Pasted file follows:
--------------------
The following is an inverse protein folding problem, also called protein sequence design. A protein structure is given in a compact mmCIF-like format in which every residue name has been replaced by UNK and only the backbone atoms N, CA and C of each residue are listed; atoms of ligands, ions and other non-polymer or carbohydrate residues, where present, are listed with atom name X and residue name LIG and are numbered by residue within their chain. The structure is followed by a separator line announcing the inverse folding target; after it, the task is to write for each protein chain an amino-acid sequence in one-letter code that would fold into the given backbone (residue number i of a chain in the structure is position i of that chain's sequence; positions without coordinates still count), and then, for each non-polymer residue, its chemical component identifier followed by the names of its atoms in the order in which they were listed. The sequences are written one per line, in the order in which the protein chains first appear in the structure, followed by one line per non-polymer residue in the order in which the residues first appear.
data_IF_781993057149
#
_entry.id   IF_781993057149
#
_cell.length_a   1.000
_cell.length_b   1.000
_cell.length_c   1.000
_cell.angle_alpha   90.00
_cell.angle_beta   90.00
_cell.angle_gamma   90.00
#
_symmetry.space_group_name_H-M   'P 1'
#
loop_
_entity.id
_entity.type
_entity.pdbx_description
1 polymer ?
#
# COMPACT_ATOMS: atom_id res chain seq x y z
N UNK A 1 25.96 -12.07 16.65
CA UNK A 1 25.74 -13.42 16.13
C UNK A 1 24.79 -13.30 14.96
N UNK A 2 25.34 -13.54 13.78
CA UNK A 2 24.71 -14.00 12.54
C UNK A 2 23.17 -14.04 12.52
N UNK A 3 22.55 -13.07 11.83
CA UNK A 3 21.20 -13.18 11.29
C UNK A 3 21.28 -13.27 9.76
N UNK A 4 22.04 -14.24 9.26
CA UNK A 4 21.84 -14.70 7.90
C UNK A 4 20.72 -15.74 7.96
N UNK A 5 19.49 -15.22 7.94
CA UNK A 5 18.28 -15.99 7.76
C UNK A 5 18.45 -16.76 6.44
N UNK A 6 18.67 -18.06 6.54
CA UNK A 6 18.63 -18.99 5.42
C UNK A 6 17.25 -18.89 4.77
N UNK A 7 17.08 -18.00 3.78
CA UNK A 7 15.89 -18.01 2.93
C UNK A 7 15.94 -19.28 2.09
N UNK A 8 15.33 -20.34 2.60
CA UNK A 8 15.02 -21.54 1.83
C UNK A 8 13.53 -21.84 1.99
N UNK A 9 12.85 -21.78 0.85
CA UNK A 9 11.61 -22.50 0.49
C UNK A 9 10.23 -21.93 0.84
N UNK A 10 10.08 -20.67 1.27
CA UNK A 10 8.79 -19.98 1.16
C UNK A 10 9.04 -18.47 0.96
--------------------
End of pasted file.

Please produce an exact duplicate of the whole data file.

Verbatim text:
The following is an inverse protein folding problem, also called protein sequence design. A protein structure is given in a compact mmCIF-like format in which every residue name has been replaced by UNK and only the backbone atoms N, CA and C of each residue are listed; atoms of ligands, ions and other non-polymer or carbohydrate residues, where present, are listed with atom name X and residue name LIG and are numbered by residue within their chain. The structure is followed by a separator line announcing the inverse folding target; after it, the task is to write for each protein chain an amino-acid sequence in one-letter code that would fold into the given backbone (residue number i of a chain in the structure is position i of that chain's sequence; positions without coordinates still count), and then, for each non-polymer residue, its chemical component identifier followed by the names of its atoms in the order in which they were listed. The sequences are written one per line, in the order in which the protein chains first appear in the structure, followed by one line per non-polymer residue in the order in which the residues first appear.
data_IF_781993057149
#
_entry.id   IF_781993057149
#
_cell.length_a   1.000
_cell.length_b   1.000
_cell.length_c   1.000
_cell.angle_alpha   90.00
_cell.angle_beta   90.00
_cell.angle_gamma   90.00
#
_symmetry.space_group_name_H-M   'P 1'
#
loop_
_entity.id
_entity.type
_entity.pdbx_description
1 polymer ?
#
# COMPACT_ATOMS: atom_id res chain seq x y z
N UNK A 1 25.96 -12.07 16.65
CA UNK A 1 25.74 -13.42 16.13
C UNK A 1 24.79 -13.30 14.96
N UNK A 2 25.34 -13.54 13.78
CA UNK A 2 24.71 -14.00 12.54
C UNK A 2 23.17 -14.04 12.52
N UNK A 3 22.55 -13.07 11.83
CA UNK A 3 21.20 -13.18 11.29
C UNK A 3 21.28 -13.27 9.76
N UNK A 4 22.04 -14.24 9.26
CA UNK A 4 21.84 -14.70 7.90
C UNK A 4 20.72 -15.74 7.96
N UNK A 5 19.49 -15.22 7.94
CA UNK A 5 18.28 -15.99 7.76
C UNK A 5 18.45 -16.76 6.44
N UNK A 6 18.67 -18.06 6.54
CA UNK A 6 18.63 -18.99 5.42
C UNK A 6 17.25 -18.89 4.77
N UNK A 7 17.08 -18.00 3.78
CA UNK A 7 15.89 -18.01 2.93
C UNK A 7 15.94 -19.28 2.09
N UNK A 8 15.33 -20.34 2.60
CA UNK A 8 15.02 -21.54 1.83
C UNK A 8 13.53 -21.84 1.99
N UNK A 9 12.85 -21.78 0.85
CA UNK A 9 11.61 -22.50 0.49
C UNK A 9 10.23 -21.93 0.84
N UNK A 10 10.08 -20.67 1.27
CA UNK A 10 8.79 -19.98 1.16
C UNK A 10 9.04 -18.47 0.96